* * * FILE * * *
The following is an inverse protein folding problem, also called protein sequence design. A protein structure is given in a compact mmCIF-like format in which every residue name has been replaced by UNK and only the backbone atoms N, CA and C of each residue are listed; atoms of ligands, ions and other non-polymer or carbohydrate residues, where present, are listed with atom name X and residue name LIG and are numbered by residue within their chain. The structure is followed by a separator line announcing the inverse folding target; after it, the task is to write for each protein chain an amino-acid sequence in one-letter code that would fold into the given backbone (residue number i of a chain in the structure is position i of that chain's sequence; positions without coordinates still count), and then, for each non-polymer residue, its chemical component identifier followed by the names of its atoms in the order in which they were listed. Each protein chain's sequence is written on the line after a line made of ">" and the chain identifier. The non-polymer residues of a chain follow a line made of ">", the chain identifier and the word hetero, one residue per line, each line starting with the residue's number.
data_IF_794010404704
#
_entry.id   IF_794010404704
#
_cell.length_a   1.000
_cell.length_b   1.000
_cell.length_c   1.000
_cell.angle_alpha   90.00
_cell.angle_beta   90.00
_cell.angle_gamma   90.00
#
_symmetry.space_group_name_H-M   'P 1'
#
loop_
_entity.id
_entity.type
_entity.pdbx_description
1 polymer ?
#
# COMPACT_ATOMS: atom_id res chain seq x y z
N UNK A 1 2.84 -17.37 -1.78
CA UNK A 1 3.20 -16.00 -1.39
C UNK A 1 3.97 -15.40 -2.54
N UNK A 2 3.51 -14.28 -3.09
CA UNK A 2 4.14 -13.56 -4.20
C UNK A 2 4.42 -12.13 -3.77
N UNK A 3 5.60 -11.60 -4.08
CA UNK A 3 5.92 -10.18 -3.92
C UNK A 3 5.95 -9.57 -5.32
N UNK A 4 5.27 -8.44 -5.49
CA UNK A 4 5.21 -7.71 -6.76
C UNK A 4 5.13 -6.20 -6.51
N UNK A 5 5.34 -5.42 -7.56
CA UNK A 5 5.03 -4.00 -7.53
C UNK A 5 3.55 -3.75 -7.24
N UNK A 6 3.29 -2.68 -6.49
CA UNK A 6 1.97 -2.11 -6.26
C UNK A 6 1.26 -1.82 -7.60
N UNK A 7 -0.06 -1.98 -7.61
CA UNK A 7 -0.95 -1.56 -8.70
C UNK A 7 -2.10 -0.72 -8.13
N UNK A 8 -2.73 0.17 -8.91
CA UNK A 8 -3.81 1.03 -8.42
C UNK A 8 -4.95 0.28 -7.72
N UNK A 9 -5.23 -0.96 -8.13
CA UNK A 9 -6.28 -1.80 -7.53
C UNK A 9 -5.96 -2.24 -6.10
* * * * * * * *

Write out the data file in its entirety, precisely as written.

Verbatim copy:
The following is an inverse protein folding problem, also called protein sequence design. A protein structure is given in a compact mmCIF-like format in which every residue name has been replaced by UNK and only the backbone atoms N, CA and C of each residue are listed; atoms of ligands, ions and other non-polymer or carbohydrate residues, where present, are listed with atom name X and residue name LIG and are numbered by residue within their chain. The structure is followed by a separator line announcing the inverse folding target; after it, the task is to write for each protein chain an amino-acid sequence in one-letter code that would fold into the given backbone (residue number i of a chain in the structure is position i of that chain's sequence; positions without coordinates still count), and then, for each non-polymer residue, its chemical component identifier followed by the names of its atoms in the order in which they were listed. Each protein chain's sequence is written on the line after a line made of ">" and the chain identifier. The non-polymer residues of a chain follow a line made of ">", the chain identifier and the word hetero, one residue per line, each line starting with the residue's number.
data_IF_794010404704
#
_entry.id   IF_794010404704
#
_cell.length_a   1.000
_cell.length_b   1.000
_cell.length_c   1.000
_cell.angle_alpha   90.00
_cell.angle_beta   90.00
_cell.angle_gamma   90.00
#
_symmetry.space_group_name_H-M   'P 1'
#
loop_
_entity.id
_entity.type
_entity.pdbx_description
1 polymer ?
#
# COMPACT_ATOMS: atom_id res chain seq x y z
N UNK A 1 2.84 -17.37 -1.78
CA UNK A 1 3.20 -16.00 -1.39
C UNK A 1 3.97 -15.40 -2.54
N UNK A 2 3.51 -14.28 -3.09
CA UNK A 2 4.14 -13.56 -4.20
C UNK A 2 4.42 -12.13 -3.77
N UNK A 3 5.60 -11.60 -4.08
CA UNK A 3 5.92 -10.18 -3.92
C UNK A 3 5.95 -9.57 -5.32
N UNK A 4 5.27 -8.44 -5.49
CA UNK A 4 5.21 -7.71 -6.76
C UNK A 4 5.13 -6.20 -6.51
N UNK A 5 5.34 -5.42 -7.56
CA UNK A 5 5.03 -4.00 -7.53
C UNK A 5 3.55 -3.75 -7.24
N UNK A 6 3.29 -2.68 -6.49
CA UNK A 6 1.97 -2.11 -6.26
C UNK A 6 1.26 -1.82 -7.60
N UNK A 7 -0.06 -1.98 -7.61
CA UNK A 7 -0.95 -1.56 -8.70
C UNK A 7 -2.10 -0.72 -8.13
N UNK A 8 -2.73 0.17 -8.91
CA UNK A 8 -3.81 1.03 -8.42
C UNK A 8 -4.95 0.28 -7.72
N UNK A 9 -5.23 -0.96 -8.13
CA UNK A 9 -6.28 -1.80 -7.53
C UNK A 9 -5.96 -2.24 -6.10